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Humboldt Forum: Reroofing the Meeting House and Assembling a Double-Hulled Canoe

Humboldt Forum

In many exhibition spaces in the Humboldt Forum’s east and west wings, the organisers have worked closely with international partners from the displayed objects’ regions of origin. The partners’ knowledge has made it possible to reappraise the objects and present them from different perspectives, while also encouraging an informed approach to the exhibits. Indigenous boat and house builders are currently working on two exhibition highlights in the Oceania exhibition at the Ethnologisches Museum (Ethnological Museum) – Staatliche Museen zu Berlin.

A Traditional Meeting House (Bai) from Palau

Since 1 August 2022, Patrick Tellei and his Palauan team have been reroofing the meeting house in the exhibition hall Bauwerke aus Ozeanien (Buildings from Oceania). The traditionally used palm-leaf shingles were made in Palau.

Meeting houses like the bai could previously be found at several locations in a Palauan village. They represented places of political power that to this day provide a sense of identity. There were meeting houses for the Council of Chiefs and for clubs of men of the same age. Political decisions were made there, and the men’s clubs organised public works such as constructing roads and houses. Each club had a meeting house where members also slept at night. The women’s clubs mostly met in residential buildings.

The German colonial government’s (1899–1914) drastic intervention in local power relations, perpetuated under the Japanese rule that followed, led to the men’s clubs losing significance and influence. Nonetheless, meeting houses continue to play an important role in Palauan culture. One of the four remaining bai, a reconstruction from 1991, stands on the grounds of the Belau National Museum in Koror (the Republic of Palau’s administrative state). The government seal of the Republic of Palau, founded in 1981 and independent since 1994, depicts a bai.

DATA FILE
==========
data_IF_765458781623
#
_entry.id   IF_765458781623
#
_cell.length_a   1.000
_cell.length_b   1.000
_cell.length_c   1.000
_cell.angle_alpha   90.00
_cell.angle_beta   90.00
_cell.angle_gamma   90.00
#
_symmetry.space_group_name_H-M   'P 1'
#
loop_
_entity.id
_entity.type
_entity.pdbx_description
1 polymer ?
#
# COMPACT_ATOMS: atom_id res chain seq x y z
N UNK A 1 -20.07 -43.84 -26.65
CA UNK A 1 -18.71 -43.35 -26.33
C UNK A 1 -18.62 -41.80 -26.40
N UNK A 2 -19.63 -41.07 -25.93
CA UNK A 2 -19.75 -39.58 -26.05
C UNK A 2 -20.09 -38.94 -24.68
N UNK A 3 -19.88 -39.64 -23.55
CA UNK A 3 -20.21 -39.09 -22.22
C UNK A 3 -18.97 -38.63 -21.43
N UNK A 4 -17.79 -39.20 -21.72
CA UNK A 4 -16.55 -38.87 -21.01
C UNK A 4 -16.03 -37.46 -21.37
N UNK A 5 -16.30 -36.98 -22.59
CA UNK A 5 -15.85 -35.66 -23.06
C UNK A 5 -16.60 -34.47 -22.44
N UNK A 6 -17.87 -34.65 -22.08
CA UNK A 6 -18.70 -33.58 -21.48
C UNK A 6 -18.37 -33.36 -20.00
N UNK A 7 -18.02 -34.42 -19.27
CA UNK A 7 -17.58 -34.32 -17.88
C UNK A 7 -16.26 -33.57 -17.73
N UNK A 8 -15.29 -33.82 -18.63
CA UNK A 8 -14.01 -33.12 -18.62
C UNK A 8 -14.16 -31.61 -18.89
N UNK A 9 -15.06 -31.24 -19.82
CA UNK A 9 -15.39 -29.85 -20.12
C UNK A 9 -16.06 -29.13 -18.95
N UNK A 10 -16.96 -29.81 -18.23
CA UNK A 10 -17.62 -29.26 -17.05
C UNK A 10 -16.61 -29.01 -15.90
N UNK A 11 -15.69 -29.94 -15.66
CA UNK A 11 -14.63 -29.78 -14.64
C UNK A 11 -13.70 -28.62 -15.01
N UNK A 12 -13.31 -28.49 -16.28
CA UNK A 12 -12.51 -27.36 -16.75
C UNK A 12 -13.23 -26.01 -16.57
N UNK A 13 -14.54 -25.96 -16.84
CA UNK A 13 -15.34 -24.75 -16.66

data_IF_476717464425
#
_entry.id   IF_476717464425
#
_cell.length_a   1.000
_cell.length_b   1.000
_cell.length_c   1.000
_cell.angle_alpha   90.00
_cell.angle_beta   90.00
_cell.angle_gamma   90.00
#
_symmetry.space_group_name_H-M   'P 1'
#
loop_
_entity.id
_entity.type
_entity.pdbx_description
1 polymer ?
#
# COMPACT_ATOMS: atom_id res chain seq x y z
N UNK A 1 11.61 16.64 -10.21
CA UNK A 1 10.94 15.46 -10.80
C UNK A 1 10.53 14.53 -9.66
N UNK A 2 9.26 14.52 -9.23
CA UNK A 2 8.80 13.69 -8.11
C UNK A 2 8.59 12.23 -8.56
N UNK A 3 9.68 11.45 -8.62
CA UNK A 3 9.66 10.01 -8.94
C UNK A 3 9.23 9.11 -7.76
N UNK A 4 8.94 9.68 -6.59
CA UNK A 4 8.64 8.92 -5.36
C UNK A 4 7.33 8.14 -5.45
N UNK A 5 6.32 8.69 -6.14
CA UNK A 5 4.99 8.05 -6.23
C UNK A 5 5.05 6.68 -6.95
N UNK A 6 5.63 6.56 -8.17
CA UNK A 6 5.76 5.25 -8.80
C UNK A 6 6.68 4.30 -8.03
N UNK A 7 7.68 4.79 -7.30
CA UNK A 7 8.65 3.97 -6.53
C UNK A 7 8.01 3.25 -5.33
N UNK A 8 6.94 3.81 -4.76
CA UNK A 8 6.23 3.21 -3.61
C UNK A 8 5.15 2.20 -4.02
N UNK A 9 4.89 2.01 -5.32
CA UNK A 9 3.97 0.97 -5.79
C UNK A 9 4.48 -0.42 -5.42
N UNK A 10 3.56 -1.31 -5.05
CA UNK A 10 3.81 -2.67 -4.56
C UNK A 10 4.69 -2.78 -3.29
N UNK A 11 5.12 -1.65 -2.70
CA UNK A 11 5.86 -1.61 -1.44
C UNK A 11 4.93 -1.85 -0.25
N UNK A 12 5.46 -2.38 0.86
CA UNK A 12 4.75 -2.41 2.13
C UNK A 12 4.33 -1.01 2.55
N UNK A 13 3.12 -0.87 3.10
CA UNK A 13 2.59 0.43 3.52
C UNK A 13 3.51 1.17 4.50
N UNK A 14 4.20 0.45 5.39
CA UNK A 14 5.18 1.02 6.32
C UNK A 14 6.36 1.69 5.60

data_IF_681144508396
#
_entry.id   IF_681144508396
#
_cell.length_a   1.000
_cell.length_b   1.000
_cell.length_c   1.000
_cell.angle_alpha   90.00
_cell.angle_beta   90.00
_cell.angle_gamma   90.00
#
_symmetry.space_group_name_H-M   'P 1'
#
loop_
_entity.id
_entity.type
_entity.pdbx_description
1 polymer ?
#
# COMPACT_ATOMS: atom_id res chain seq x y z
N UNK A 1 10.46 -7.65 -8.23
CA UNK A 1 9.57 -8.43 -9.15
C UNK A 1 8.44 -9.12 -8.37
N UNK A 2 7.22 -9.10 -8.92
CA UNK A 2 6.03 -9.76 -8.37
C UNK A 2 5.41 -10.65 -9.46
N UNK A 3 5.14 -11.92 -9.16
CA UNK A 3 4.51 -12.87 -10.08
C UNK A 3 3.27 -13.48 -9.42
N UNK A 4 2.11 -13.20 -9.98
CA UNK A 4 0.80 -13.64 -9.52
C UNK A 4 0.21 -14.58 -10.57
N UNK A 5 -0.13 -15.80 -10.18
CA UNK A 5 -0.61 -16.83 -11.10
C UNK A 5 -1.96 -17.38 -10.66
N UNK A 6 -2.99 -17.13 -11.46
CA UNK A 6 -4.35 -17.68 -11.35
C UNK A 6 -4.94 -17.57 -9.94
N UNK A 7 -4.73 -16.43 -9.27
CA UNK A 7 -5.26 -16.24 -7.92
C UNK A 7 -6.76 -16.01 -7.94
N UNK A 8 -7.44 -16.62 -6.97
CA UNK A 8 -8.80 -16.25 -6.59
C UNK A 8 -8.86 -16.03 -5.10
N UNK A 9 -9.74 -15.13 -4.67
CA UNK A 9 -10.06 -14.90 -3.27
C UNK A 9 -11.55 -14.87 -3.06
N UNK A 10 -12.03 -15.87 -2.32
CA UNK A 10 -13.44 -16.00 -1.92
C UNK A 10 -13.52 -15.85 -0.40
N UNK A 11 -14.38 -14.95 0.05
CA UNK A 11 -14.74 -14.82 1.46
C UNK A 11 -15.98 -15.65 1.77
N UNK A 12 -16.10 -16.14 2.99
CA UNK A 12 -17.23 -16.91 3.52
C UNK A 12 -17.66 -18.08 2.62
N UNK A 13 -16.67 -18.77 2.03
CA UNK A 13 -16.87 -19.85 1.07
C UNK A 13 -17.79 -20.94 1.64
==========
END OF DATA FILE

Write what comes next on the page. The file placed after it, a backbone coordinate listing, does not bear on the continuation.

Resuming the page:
In 1907, physician and ethnologist Augustin Krämer travelled to Koror, where he had a bai built for what then was the Berliner Völkerkundemuseum (now the Ethnologisches Museum). In two months, master builder Golegeril and some forty members of the Ngaradegangl men’s club erected a reduced-scale meeting house and named it Kekerel Gosobulngau (small hearth house).

In Berlin, this bai was first displayed in 1908 and then not again until 1970, with a floor and roof framework added by the museum. After being moved from Berlin-Dahlem to the Humboldt Forum in Berlin-Mitte, the house was re-erected with these additions, which are now considered an integral part of the bai and its history. Only the roofing was lacking.

A Double-Hulled Canoe (Drua) from Fiji

In the adjacent exhibition hall Ozeanien, Mensch und Meer (Oceania: People and the Sea), boat-builders Joji Marau Misaele and Rogovosa Biuwale from Fiji are meanwhile assembling a double-hulled sailing canoe. They bind its various parts together with magimagi, a cord made of coconut fibre.

The Polynesians historically used double-hulled canoes to explore the eastern Pacific and to sail to and settle distant islands. More manoeuvrable Fijian canoes with hulls of unequal lengths (drua)subsequently replaced their predecessors with same-length hulls. In Fiji, the double-hulled canoes used to be an essential means of transport for trade and maintaining social relations between the islands.

The drua on display is a replica of a double-hulled canoe from 1913 that is now part of the maritime exhibition at the Fiji Museum in the capital Suva on the main island of Viti Levu. Constructed using traditional methods, the replica is a new acquisition of the Humboldt Forum Foundation in the Berlin Palace produced in collaboration with Fiji National University and Fijian boat builders.

After the exhibition opens as part of the family area, children and young people will be allowed to climb onto the approximately 2.7-metre by 10-metre sailing canoe. Virtual reality goggles help introduce young explorers to the world of navigation.